From here it was a short walk to 20 Forthlin Road, the McCartney’s home and John and Paul would often go there to practice their music in a more receptive and supportive atmosphere – Paul’s father and brother were also musicians. We made the journey by minibus.

The front is a very unassuming terrace in what would have been a council housing estate [see Selfie of the Day]. We were first taken round to the back of the house. Paul’s brother Mike McCartney [a photographer and member of the group The Scaffold] has been instrumental in re-creating the house as it was when they lived there. There are also prints of many of the photographs he took at this formative stage in the lives of The Beatles. One photo, taken a little later, shows Paul re-creating the climb up the drainpipe [seen below] which was his sneaky way back in when he came home late.

TravellingHerd: in the back garden at 20 Forthlin Road

Although photography is not allowed inside, our guide allowed us to take photos from the inside out. It must have been very disconcerting for the families to have hordes of fans waiting outside their homes at the height of Beatlemania. In 1964, Paul bought his father another house to escape them. Aunt Mimi started by inviting fans in and offering them a cup of tea but had to stop and began locking the back door when they started stealing the crockery.

TravellingHerd: view from 20 Forthlin Road

We felt privileged to be within these hallowed walls where songs such as Love Me Do and I Saw Her Standing There were written, whilst others could only stand outside, trying to look in.

It was like a childhood visit to see a grandmother or an aging aunt: two ordinary homes as they were in the early 60s. Matilda’s grandmother had the same green tea service as Aunt Mimi. John Lennon obviously had the more affluent upbringing although the McCartneys had a telephone before this was at all usual because his mother, Mary McCartney worked as a midwife. Sadly, she died less than a year after they moved to this house.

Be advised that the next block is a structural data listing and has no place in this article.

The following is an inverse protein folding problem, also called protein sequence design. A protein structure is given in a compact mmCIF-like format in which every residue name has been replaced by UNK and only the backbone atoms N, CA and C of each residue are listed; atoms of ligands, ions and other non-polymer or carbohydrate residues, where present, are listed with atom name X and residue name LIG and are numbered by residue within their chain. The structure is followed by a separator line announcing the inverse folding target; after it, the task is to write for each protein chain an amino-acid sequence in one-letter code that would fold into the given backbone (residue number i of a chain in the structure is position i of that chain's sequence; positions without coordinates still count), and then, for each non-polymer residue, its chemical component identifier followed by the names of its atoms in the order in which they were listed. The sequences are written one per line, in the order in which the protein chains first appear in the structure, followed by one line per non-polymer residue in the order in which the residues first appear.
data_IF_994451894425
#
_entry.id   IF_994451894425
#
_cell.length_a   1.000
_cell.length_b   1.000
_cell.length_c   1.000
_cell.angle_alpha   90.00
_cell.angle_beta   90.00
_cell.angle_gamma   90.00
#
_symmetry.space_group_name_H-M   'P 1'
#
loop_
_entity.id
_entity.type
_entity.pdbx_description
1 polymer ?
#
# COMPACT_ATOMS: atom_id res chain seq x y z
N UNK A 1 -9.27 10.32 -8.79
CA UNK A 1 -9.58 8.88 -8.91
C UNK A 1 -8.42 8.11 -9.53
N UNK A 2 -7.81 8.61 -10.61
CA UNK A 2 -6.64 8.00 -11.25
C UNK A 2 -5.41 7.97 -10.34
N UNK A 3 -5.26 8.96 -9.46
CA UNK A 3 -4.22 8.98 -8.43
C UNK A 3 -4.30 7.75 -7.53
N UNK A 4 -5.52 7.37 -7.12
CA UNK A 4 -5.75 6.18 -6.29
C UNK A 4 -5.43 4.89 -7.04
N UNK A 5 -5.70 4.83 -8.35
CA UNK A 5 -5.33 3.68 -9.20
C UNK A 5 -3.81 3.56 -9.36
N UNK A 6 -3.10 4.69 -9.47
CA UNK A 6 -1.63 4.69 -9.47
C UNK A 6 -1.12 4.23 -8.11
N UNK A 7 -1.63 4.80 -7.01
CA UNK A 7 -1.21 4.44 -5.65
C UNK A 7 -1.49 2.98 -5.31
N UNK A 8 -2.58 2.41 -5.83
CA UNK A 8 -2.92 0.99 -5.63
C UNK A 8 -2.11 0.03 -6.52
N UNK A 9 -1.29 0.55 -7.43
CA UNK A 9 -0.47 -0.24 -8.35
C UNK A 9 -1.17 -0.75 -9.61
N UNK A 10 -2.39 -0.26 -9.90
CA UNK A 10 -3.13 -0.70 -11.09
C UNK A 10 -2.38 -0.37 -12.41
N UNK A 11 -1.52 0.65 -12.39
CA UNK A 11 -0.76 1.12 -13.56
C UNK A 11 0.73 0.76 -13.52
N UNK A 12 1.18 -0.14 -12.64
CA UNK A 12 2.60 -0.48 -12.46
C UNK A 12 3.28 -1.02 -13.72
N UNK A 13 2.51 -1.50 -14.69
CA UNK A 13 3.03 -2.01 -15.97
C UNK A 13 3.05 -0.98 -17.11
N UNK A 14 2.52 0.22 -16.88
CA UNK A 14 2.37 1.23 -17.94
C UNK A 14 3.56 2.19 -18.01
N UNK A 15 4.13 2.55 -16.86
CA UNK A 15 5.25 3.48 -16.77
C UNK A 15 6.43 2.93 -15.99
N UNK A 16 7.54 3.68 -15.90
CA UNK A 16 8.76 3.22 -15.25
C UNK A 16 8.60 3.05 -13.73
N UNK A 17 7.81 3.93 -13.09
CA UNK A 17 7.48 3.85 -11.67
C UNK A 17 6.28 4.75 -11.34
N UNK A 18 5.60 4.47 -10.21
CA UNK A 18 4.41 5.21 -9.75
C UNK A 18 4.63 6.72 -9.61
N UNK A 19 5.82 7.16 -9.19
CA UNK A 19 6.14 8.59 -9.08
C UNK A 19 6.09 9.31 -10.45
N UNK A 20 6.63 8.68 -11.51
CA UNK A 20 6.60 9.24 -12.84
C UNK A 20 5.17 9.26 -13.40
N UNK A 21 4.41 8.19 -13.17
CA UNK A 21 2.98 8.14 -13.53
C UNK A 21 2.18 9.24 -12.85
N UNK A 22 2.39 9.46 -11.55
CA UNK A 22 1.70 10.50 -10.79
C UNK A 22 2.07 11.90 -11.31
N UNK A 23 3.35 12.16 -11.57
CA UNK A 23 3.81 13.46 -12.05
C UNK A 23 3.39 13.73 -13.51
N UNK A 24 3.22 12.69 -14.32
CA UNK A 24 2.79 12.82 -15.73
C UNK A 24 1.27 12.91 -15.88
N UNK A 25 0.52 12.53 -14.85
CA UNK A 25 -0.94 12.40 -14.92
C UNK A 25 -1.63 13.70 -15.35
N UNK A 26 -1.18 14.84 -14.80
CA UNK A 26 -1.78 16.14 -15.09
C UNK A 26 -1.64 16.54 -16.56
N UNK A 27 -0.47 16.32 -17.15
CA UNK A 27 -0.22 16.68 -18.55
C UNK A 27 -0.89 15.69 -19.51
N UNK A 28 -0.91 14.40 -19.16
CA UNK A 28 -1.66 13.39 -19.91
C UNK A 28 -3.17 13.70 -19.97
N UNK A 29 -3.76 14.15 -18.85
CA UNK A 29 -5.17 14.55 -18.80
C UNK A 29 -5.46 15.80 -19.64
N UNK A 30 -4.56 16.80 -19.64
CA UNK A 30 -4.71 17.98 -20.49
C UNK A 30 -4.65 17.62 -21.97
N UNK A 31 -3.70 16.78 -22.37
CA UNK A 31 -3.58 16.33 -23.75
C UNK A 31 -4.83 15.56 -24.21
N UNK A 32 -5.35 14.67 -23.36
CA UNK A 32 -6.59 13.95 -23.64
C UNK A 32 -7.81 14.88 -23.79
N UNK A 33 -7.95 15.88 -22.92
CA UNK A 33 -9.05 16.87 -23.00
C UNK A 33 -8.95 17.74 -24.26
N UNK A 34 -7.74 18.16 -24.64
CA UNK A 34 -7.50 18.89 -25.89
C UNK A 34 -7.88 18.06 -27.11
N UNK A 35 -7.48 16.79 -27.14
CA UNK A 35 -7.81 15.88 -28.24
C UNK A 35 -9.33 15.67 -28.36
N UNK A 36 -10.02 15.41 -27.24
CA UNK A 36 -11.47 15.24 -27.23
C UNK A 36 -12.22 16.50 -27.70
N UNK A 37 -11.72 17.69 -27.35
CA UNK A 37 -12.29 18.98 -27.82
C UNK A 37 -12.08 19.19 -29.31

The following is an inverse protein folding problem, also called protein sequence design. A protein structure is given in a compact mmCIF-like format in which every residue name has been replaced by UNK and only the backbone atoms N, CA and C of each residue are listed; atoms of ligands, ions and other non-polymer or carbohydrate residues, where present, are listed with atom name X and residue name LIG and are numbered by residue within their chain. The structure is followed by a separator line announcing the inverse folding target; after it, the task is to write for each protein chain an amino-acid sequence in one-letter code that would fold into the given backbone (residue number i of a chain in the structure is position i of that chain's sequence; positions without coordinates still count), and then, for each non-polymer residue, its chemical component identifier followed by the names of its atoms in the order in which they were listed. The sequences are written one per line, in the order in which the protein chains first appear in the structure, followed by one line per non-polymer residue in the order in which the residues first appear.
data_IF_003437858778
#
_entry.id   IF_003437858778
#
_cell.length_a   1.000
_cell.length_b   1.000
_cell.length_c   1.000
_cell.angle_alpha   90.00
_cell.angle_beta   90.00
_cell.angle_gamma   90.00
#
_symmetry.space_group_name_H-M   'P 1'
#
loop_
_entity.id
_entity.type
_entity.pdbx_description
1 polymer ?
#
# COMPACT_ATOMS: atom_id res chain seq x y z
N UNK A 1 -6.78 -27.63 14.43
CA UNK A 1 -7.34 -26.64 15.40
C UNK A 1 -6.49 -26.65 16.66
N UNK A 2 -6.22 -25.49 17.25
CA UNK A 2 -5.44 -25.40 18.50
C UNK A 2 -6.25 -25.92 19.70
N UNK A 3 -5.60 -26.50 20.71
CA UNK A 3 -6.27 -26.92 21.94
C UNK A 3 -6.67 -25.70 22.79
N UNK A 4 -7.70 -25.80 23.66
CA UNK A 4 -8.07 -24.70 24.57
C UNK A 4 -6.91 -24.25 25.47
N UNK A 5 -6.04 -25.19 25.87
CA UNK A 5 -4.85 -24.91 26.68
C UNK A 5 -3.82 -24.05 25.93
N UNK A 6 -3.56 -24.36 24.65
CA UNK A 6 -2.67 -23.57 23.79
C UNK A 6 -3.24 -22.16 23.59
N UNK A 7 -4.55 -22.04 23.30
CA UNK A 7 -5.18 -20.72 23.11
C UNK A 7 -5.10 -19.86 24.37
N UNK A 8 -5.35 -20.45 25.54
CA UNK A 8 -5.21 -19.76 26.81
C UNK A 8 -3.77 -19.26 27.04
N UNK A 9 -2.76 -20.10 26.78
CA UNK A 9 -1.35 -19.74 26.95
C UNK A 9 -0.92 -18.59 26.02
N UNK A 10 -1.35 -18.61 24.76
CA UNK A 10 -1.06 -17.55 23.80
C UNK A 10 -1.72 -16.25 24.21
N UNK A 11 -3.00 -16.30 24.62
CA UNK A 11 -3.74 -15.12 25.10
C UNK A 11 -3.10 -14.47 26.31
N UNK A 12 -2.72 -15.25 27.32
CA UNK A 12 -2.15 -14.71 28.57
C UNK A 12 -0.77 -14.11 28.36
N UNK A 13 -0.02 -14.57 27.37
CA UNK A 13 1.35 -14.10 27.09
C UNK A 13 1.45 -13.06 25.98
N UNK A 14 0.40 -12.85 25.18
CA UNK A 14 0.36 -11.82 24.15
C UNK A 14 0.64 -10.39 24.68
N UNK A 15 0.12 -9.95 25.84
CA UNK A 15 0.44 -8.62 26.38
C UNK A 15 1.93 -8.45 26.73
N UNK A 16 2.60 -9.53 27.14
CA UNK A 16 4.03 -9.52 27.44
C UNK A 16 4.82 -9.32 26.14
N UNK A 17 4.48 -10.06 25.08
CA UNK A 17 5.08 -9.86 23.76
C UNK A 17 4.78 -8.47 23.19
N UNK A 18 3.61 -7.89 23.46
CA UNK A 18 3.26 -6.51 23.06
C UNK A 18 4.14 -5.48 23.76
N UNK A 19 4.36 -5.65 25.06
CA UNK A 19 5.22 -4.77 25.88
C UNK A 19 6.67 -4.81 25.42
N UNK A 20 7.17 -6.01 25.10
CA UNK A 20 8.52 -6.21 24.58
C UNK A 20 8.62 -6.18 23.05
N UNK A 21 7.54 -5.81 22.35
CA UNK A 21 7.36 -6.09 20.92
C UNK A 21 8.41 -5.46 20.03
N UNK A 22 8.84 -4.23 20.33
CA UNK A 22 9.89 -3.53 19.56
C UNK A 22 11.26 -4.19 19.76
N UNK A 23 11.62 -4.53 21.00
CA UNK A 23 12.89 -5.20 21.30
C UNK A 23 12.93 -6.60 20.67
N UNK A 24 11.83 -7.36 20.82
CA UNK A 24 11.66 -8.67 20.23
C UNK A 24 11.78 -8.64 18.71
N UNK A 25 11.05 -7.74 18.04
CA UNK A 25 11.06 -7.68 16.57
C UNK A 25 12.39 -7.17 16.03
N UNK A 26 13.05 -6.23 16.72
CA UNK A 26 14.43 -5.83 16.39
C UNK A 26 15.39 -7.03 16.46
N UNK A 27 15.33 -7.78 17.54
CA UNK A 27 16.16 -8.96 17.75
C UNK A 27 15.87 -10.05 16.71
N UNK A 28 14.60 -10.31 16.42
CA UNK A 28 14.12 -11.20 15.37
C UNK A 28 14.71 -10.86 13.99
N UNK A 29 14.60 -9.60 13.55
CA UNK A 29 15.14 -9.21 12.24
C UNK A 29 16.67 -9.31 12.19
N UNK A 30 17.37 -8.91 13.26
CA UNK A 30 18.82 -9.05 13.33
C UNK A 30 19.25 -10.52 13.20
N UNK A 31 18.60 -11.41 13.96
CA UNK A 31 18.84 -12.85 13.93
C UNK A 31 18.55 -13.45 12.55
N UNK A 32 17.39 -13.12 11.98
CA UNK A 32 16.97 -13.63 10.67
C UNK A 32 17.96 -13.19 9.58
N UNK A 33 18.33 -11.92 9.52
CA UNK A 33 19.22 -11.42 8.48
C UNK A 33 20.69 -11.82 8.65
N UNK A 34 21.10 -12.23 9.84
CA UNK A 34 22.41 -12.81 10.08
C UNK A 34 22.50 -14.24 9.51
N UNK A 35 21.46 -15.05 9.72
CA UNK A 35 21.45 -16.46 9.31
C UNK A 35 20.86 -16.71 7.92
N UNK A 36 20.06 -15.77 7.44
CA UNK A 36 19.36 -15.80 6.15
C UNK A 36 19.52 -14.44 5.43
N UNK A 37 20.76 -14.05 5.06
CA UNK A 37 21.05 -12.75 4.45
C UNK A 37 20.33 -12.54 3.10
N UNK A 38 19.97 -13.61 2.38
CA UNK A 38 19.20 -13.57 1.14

TravellingHerd: the front of 20 Forthlin Road

After touring these two small family homes, the minibus took us back to Speke Hall where the couple who had missed their tour were still waiting hopefully.

Speke Hall is one of the finest surviving timber-framed wattle and daub Tudor houses and provided quite a contrast..

TravellingHerd: Speke House, near Liverpool

Built between 1530 and 1598, the family who owned the house were loyal catholics and there is a priest hole, with an observation hole built into a chimney so that people approaching the house could be seen and the priest could be warned.

The house includes fine wooden panelling, gothic revival furniture and William Morris wallpaper.

TravellingHerd: Speke Hall

Speke Hall opened at 12:30 and we were some of the first visitors of the day. The volunteers in the rooms were clearly very knowledgeable and keen to share. However, we must have been a disappointment to them as we walked swiftly round and failed to engage them in conversation.

We could have learnt so much more but we still had to drive the 250 miles home and wanted to get on our way.

Selfie of the day:

TravellingHerd: outside 20 Forthlin Road, Paul McCartney’s childhood home